Now remember, please, that less than half of Our adults are in the workforce. So half of Our "labor force" is pretty much dead weight for whom debt slavery would be a step up. Of the other half, how many are in debt slavery? 10%? 30% 50%?

I'm estimating that close to 80% of Our workforce--small as it is--is in debt slavery. I'm basing it on two simple principals: observation  and the Pareto Rule. Yes, I'm saying that 80% of Our working folks are debt slaves. Want additional proof? Check out Our use of credit and shopping habits: they're not all driven by "welfare-dependent non-producers."

Wrapping up, are We enslaved? Hell, yeah. But back to the premise of My original post, now We are choosing the enslavement, rather than knuckling to overwhelming pressure.

In a time when the power of the individual is at its highest (in Our part of the World), the capacity to see and use that knowledge must be developed, and the basis for it is to ground the individual in a culture and society where making one's own choices are more important than ignorance and following the crowd.

When--if ever--were you told that?

Yeah, I know. There's a first time for everything, eh, Brethren?

The Jenius Has Spoken.

[Update: 5 July 2012: From EconMatters, Americans are "Enslaved to the Debt System." Well la-di-dah.]

07 June 2012

Health As In HELLth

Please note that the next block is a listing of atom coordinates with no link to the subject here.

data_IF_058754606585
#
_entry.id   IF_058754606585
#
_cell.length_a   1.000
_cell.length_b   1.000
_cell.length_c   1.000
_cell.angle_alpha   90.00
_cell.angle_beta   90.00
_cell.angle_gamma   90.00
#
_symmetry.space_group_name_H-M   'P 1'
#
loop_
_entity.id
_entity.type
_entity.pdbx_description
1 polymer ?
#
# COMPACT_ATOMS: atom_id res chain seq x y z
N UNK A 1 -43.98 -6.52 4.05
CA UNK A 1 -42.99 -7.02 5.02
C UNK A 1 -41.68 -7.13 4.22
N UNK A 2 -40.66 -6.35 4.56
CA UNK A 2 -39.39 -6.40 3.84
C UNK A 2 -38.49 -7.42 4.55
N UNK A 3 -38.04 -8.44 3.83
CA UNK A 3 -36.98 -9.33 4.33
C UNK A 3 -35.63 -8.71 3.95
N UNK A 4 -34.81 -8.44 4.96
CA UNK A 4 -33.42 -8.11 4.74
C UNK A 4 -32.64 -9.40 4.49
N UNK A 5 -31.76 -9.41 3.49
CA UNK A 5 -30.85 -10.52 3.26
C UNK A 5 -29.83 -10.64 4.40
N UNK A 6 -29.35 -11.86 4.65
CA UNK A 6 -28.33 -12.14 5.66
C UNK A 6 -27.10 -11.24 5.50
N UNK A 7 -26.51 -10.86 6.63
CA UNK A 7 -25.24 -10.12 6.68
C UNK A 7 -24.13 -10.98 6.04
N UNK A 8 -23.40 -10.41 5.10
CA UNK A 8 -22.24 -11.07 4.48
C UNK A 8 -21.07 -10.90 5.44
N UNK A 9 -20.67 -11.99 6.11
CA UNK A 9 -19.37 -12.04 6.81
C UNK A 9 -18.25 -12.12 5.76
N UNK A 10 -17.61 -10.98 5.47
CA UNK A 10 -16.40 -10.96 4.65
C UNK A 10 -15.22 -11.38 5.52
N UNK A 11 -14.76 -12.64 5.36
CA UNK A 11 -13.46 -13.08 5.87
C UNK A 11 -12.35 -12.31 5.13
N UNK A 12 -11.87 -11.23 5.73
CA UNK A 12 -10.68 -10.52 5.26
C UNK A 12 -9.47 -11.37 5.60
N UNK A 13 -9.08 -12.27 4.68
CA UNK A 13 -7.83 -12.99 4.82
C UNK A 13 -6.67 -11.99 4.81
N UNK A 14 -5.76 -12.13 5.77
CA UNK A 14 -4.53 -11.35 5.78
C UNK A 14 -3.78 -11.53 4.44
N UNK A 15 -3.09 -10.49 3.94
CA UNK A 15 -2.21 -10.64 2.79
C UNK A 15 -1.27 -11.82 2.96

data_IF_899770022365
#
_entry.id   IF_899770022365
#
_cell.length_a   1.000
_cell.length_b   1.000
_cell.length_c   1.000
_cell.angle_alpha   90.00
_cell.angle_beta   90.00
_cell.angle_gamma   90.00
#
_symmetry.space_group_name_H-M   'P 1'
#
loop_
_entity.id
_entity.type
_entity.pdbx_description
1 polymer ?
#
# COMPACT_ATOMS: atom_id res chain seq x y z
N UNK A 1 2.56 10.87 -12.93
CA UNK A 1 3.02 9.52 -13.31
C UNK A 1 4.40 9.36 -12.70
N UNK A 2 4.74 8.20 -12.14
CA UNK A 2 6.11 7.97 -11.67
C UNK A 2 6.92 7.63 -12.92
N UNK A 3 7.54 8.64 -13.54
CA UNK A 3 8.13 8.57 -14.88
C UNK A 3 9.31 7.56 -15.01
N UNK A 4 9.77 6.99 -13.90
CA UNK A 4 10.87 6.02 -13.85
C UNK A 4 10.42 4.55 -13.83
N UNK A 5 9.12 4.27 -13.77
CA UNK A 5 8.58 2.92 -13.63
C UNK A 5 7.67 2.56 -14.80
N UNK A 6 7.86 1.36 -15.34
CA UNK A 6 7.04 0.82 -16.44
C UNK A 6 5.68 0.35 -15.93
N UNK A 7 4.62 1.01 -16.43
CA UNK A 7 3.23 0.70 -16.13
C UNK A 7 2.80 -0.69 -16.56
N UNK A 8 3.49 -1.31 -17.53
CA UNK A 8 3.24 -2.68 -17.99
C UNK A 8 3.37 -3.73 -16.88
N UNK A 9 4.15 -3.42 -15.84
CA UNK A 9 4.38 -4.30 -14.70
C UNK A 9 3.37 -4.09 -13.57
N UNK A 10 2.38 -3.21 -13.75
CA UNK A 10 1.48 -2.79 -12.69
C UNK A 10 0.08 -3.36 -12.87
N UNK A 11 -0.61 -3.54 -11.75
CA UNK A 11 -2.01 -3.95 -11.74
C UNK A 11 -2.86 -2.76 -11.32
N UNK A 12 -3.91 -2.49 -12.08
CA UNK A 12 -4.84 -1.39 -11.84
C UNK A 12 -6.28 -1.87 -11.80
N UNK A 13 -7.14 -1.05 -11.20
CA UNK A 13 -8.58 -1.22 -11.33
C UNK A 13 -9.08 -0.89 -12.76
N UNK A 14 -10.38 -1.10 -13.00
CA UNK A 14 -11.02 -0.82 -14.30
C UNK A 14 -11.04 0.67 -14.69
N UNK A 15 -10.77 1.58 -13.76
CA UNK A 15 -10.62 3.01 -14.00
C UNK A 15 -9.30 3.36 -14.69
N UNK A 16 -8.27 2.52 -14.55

I had surgery yesterday, for an umbilical hernia I aggravated more times than I care to admit. It wasn't as traumatic an event as one might think for three very good reasons:

1--This was My third operation, the first occurring when I was 3 years old.

2--I wanted the operation, since My overall health was being compromised.

3--My Wife is a medical doctor.

What struck Me most about My surgery was several seconds after having an anesthetic dropped into My IV, while watching the nurse place a blood pressure cuff on My arm, I went blank. Out like a light. Zap. Woke up about 3 hours later with Dr. Mrs. Jenius sitting next to Me and within an hour of that I was getting into the car to go home.

All's well that ends well, right?

Not exactly. For although My surgical experience was relatively painless, the whole procedure leading up to it was a sidewalk in the upper levels of Hell.

It took a total of eleven visits to doctors' offices to get the required paperwork, seven of them to the same fat toad of a bitter bitch who after the fourth visit "suddenly remembers" at 3:00 o'clock that I need an X-ray done that day... with the radiology center closing at 4:00. If I had followed My instincts, the fat toad's bitter box of an office would have harbored My arrest for vandalism, but Dr. Mrs. Jenius' wisdom and practicality prevailed.

The problem, as several doctors took the time to tell Me, is that Our health system is a shambles, where insurance companies make out like bandits, specialists are being used primarily to pad medical records (in attempts to ward off lawsuits) and general practitioners are treated like wage slaves. And since the focus of the health system is on treatment rather than prevention, We as patients get less-than-stellar service that borders on fostering addiction rather than enhancing health.